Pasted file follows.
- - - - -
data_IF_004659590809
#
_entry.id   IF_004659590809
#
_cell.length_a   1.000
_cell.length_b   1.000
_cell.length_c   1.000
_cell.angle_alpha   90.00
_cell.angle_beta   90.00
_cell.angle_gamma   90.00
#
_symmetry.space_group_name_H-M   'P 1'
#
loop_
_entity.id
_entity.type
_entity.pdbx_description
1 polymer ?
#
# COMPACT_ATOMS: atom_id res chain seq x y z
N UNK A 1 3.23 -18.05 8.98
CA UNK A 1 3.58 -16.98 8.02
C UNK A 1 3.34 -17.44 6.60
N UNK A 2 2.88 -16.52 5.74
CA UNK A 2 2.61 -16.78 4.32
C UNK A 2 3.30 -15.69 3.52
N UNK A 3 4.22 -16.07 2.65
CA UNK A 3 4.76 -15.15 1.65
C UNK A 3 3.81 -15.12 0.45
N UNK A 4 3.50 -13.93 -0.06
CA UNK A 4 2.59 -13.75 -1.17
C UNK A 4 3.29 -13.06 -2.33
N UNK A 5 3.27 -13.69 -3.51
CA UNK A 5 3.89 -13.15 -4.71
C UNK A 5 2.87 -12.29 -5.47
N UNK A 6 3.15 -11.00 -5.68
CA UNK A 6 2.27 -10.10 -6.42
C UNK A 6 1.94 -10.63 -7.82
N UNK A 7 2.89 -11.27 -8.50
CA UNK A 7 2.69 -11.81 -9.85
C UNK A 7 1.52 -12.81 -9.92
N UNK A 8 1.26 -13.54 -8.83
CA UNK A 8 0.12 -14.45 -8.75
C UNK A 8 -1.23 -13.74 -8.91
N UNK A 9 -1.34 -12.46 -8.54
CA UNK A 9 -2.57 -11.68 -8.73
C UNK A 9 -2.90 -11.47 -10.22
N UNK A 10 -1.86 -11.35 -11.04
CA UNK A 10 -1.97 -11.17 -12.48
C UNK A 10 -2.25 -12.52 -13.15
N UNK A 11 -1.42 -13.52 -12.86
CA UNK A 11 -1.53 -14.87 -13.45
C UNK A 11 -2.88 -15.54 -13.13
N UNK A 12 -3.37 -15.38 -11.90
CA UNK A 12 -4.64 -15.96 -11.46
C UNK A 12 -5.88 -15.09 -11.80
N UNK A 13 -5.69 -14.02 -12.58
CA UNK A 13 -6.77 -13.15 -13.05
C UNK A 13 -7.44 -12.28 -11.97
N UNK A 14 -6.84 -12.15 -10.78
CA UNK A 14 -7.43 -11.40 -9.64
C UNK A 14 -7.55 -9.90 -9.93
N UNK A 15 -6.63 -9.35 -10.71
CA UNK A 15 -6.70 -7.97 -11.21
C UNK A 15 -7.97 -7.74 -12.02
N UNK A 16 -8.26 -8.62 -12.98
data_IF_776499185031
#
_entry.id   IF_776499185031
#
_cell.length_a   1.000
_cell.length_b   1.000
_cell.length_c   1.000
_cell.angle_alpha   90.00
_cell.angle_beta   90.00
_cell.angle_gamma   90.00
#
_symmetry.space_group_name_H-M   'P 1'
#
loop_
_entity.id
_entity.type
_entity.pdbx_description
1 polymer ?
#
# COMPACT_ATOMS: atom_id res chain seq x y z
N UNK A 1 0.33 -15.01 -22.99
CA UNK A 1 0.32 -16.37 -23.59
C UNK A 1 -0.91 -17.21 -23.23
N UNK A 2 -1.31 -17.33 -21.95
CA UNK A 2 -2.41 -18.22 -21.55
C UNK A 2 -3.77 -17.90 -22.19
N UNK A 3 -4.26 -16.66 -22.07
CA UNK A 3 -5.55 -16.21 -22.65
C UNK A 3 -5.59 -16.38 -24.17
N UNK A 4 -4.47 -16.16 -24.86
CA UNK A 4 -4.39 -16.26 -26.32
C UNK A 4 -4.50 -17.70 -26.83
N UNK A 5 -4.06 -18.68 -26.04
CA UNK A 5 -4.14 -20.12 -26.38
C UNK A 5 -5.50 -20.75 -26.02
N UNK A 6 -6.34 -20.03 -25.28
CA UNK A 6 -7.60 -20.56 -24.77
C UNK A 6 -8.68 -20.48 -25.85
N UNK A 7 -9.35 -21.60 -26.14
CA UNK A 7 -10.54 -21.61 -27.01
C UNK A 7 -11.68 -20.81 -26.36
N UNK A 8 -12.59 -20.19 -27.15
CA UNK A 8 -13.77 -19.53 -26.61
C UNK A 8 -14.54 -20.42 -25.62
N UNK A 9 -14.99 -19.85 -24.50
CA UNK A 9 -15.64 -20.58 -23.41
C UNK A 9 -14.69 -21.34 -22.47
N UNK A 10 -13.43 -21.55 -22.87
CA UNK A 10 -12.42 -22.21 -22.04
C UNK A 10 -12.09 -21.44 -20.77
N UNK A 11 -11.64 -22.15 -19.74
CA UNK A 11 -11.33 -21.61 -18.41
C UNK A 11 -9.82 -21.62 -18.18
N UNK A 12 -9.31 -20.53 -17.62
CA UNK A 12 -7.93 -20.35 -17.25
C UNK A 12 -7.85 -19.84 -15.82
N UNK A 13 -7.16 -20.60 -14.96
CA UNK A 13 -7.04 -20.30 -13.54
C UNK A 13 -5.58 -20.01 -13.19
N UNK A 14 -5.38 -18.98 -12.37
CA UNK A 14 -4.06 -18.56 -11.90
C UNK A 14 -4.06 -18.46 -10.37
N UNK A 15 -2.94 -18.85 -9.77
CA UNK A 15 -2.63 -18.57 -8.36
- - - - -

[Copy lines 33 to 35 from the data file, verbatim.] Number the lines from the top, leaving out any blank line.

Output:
N UNK A 5 3.27 -13.69 -3.51
CA UNK A 5 3.89 -13.15 -4.71
C UNK A 5 2.87 -12.29 -5.47